Graphics Grab Attention at Expo
Although the Internet has stolen most of the thunder at recent Macworld Expos, last week’s show in San Francisco signaled that the graphics and desktop publishing fields are making plenty of noise in the Macintosh world.
This time around, I didn’t sense that booth presenters were forcing the words Internet or Web into their amplified pitches to prove the hipness of their products. Instead, vendors seemed to be directing their products at their core users; perhaps Apple’s renewed focus on content creators is inspiring other companies to do the same.
As usual, Macworld featured a number of hardware manufacturers with products related to desktop publishing. For example, Tektronix showcased several models of their large-format Phaser color printers, and Linotype CPS showed off scanners and LinoColor technology.
After wandering the show floor and evading gangs of youths plated with Iomega buttons and wielding clickers, here are some items that caught my eye.
Things to Do in Denver When You’re Ahead — Proving again that it doesn’t want to play in the same sandbox as everyone else, Quark failed to appear at this year’s show. Although this comes as no surprise to regular show attendees, I thought that Quark would at least demonstrate QuarkXPress 4.0, the first major revision to their page-layout application in more than three years. Perhaps the skiing in Colorado is just too good this time of year.
Video Tools Move Me — As the power of desktop computers has risen, the bar for entering the field of video editing has lowered, creating a market for video tools that nearly anyone can use. QuickTime 3.0 was a big draw at Apple’s corner of the show, but there were also a few other products worth pointing out.
The people with the multicolored hair at Alien Skin Software demonstrated Eye Candy 3.0 for After Effects, a collection of Photoshop plug-ins that have been adapted and optimized for use with Adobe After Effects. With it, many Eye Candy filters such as Fire, Smoke, and Fur can be used in animations and videos.
Perhaps the most interesting video utility was CineLook, by DigiEffects. At its most basic, this After Effects plug-in makes videotaped images look like they were shot on film stock. I imagine that many independent filmmakers who find themselves shooting to videotape for financial reasons will embrace CineLook. It can also be used to match disparate film stocks by using its emulation library of over 50 preset film types. And if you think your film looks too good, you can apply Film Damage, which makes video look like deteriorated film, complete with scratches, fingerprints, and hairs!
Some Color Purple — I’ve yet to meet a graphics professional who has a complete handle on creating color materials that actually match the final printed colors. The Mac is still the best platform for color management, but that doesn’t mean the process is easy. Two programs I saw go a long way toward making color management a headache-free process.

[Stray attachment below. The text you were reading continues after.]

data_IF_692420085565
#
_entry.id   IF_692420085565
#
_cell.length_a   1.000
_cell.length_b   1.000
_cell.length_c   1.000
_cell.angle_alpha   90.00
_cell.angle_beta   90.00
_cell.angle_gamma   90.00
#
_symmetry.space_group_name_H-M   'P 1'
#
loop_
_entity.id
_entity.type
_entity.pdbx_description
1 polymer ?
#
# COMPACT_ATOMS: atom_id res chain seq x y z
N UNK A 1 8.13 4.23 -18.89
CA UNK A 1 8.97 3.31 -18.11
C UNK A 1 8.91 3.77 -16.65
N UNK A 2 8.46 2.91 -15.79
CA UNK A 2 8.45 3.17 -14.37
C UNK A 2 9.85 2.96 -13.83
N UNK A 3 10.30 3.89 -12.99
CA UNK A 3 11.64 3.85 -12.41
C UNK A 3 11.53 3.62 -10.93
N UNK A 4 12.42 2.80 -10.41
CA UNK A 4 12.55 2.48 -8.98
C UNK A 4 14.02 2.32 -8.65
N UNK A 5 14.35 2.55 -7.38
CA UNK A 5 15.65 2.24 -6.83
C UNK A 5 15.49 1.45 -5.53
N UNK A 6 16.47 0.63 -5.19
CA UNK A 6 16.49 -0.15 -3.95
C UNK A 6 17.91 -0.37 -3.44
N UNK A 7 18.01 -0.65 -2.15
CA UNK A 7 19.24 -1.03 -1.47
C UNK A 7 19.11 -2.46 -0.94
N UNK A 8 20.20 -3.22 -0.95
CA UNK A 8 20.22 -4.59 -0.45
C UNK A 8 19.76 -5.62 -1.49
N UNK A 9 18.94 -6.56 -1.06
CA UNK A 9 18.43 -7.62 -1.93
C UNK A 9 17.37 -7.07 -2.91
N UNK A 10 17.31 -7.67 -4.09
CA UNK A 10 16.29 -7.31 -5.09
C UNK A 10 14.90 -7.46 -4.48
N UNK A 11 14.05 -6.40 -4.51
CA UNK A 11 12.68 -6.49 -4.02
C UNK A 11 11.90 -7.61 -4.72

Equilibrium’s slogan for DeBabelizer 3 is "It’s about time," which refers not only to the product’s time-saving graphics automation features, but also to the delay between Macintosh versions. Web designers in production environments love DeBabelizer because of its batch-processing ability and the Super Palette, which creates a Web-friendly color palette from a collection of images. Print designers use DeBabelizer to open and manipulate nearly every graphic file format in existence. Version 3 adds support for ColorSync and improves on what has traditionally been known as the most confusing interface under the Mac OS.
The other color-management program that impressed me is Vivid Details’s Test Strip 2.0. This Photoshop plug-in creates a color test strip that displays how an image will appear when an assortment of corrections is applied. You can control and preview multiple adjustments of color balance, exposure, saturation, and color additions and subtractions. When you find the ideal combination, you can batch-process groups of images using the same settings. Test Strip also comes with sets of Actions to apply pre-built settings automatically under Photoshop 4.
Give ‘Em a Hand — As a longtime user of Macromedia FreeHand, I have high expectations of this great drawing program. Even so, a FreeHand 8 demo wowed me when I saw the new transparency lens effect in action. Although PostScript doesn’t support transparency, Macromedia has implemented a system for creating, editing, and printing transparent objects without confusing workarounds.
FreeHand 8 also features customization of keyboard shortcuts and toolbars, letting you choose how to use the program. For Adobe Illustrator 6.0 users, an optional setting maps FreeHand’s command keys to Illustrator’s shortcuts.
Internet Isn’t Everything — Yes, the Internet enhances communication – but the fact remains that most published communication these days is still being delivered by the folks who do graphics, desktop publishing, and video. Although, many of the products I’ve highlighted have aligned themselves with the Internet in some fashion, no one is in a hurry to stop the presses.